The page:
How To Combat Dental Fear In Adults

The fear of going to the dentist, according to a report by the University of Adelaide, affects one in six Australian adults. In certain subgroups of the population, such as middle-aged women, the numbers are as high as one in three. Dental fear can be caused by a variety of factors, from embarrassment over decayed teeth to a previous bad experience with a dentist. The consequences often dental fear can be significant, as people with this fear often put off going to the dentist until they are in severe pain. Luckily, there are a few simple things you can do to reduce your dental fear in order to take the best care of your teeth.

Find A Dentist Who Understands Dental Fear

Most dentists will be happy to work with your dental fear, but some actively specialise in treating nervous patients. If your fear is serious, it might be worth choosing a dentist with extensive experience in this area. WebMD explains what you should be looking for in a dentist: someone who is gentle, patient, and willing to explain your treatment in words that you understand. 

Take A Friend With You

Taking a friend or relative to the dentist is a good idea, as it can distract you from your fear and make you feel more at ease. Any fear-friendly dentist will be happy to have them in the room with you while your teeth are examined. Kyrene Family Dentistry points out that you should choose someone who is comfortable at the dentist, so you can benefit from their confidence.

Find Some Distraction Techniques

The time that the dentist spends working on your mouth can be nervewracking, so it's a good idea to plan some distractions in advance. Arizona Family Dental offers a range of solutions, from bringing earphones and some music to learning some meditation techniques. You know best what you find relaxing, so have a solid plan in place before you get into the chair.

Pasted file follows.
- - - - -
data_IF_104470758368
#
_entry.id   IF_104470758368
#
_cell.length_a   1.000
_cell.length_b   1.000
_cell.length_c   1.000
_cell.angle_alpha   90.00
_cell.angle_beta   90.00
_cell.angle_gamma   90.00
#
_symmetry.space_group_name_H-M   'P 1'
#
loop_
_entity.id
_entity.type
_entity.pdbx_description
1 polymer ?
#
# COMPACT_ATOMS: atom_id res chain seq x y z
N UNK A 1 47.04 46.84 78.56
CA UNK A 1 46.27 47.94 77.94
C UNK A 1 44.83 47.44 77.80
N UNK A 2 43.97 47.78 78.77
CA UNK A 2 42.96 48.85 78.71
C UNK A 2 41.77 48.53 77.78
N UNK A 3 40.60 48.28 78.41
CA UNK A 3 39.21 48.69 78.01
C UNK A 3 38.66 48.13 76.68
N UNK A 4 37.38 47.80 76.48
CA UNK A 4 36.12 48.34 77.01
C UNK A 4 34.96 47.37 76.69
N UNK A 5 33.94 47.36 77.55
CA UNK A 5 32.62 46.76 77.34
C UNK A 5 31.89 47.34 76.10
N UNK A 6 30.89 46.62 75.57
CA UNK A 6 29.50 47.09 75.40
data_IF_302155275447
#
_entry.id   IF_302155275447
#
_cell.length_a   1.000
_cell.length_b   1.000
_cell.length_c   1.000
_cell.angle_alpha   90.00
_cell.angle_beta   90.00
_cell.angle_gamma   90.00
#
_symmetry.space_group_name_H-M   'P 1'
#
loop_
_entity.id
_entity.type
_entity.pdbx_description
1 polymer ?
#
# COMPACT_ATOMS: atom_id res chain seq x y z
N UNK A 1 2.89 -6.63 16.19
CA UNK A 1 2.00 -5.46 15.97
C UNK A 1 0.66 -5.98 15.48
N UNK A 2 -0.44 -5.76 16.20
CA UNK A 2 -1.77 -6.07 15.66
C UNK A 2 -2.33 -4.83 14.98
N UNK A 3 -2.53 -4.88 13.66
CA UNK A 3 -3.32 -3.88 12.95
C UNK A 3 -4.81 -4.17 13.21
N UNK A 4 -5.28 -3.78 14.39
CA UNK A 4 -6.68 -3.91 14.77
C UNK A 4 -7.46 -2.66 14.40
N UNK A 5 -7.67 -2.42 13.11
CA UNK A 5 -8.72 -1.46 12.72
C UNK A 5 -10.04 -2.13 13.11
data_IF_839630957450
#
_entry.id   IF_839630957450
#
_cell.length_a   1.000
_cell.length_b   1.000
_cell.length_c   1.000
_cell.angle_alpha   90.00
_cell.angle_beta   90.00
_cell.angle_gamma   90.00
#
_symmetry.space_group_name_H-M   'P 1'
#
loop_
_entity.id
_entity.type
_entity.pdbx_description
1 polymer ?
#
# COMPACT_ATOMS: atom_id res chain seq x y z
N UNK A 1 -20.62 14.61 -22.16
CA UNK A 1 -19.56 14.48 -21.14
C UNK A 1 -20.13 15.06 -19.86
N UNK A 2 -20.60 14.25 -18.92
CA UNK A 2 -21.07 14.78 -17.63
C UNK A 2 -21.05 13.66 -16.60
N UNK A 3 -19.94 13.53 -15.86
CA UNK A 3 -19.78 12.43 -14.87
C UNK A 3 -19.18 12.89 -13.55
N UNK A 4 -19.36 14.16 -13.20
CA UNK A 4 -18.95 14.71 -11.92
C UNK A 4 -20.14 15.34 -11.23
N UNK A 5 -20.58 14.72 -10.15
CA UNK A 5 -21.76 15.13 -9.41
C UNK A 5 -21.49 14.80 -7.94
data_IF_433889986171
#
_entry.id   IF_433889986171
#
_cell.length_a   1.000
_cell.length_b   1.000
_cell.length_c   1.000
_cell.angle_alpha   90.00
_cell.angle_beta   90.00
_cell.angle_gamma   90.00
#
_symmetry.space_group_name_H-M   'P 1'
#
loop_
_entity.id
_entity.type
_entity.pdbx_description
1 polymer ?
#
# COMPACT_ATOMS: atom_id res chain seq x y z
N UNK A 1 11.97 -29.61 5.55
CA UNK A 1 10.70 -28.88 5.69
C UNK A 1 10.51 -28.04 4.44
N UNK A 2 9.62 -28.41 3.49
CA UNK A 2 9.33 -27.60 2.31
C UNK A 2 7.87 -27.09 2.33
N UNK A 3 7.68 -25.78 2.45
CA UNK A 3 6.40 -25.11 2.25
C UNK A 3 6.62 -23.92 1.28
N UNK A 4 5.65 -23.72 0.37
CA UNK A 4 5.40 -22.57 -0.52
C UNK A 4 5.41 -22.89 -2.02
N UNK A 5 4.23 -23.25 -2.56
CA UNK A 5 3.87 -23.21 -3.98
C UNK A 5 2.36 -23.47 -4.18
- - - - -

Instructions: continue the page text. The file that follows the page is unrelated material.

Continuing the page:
Reward Yourself After A Dentist Visit

Some people find visits to the dentist more bearable if they have something to look forward to afterwards. Perhaps you might schedule an outing with your family or with a friend, or plan a fun weekend away. You may want to buy yourself a treat after your appointment. This is a personal choice, so choose something that you know will motivate you.

While dental fear is very upsetting, there are lots of things you can do to combat it. The first step is to find a dentist you are comfortable with, and you can then build on that with a system of reassurance, distration and reward to make dentist visits bearable and productive. 

About Me

Dentistry Tips That Do a World of Good

My name's Alberto, and I'm an avid globetrotter. I've picked up so many great tips and tricks from my years of travelling. Surprisingly, some of the most useful advice I've received from natives and tourists around the world is about dental care! I'd love to share this oral health wisdom with as many people as possible, so I've started this blog on teeth tips to show you what I've learned. I'll be posting advice on all sorts of dental issues that will help you keep your teeth healthy no matter what culture you're from. I hope the guidance in my posts will keep a bright, white smile on your face wherever you are in the world.



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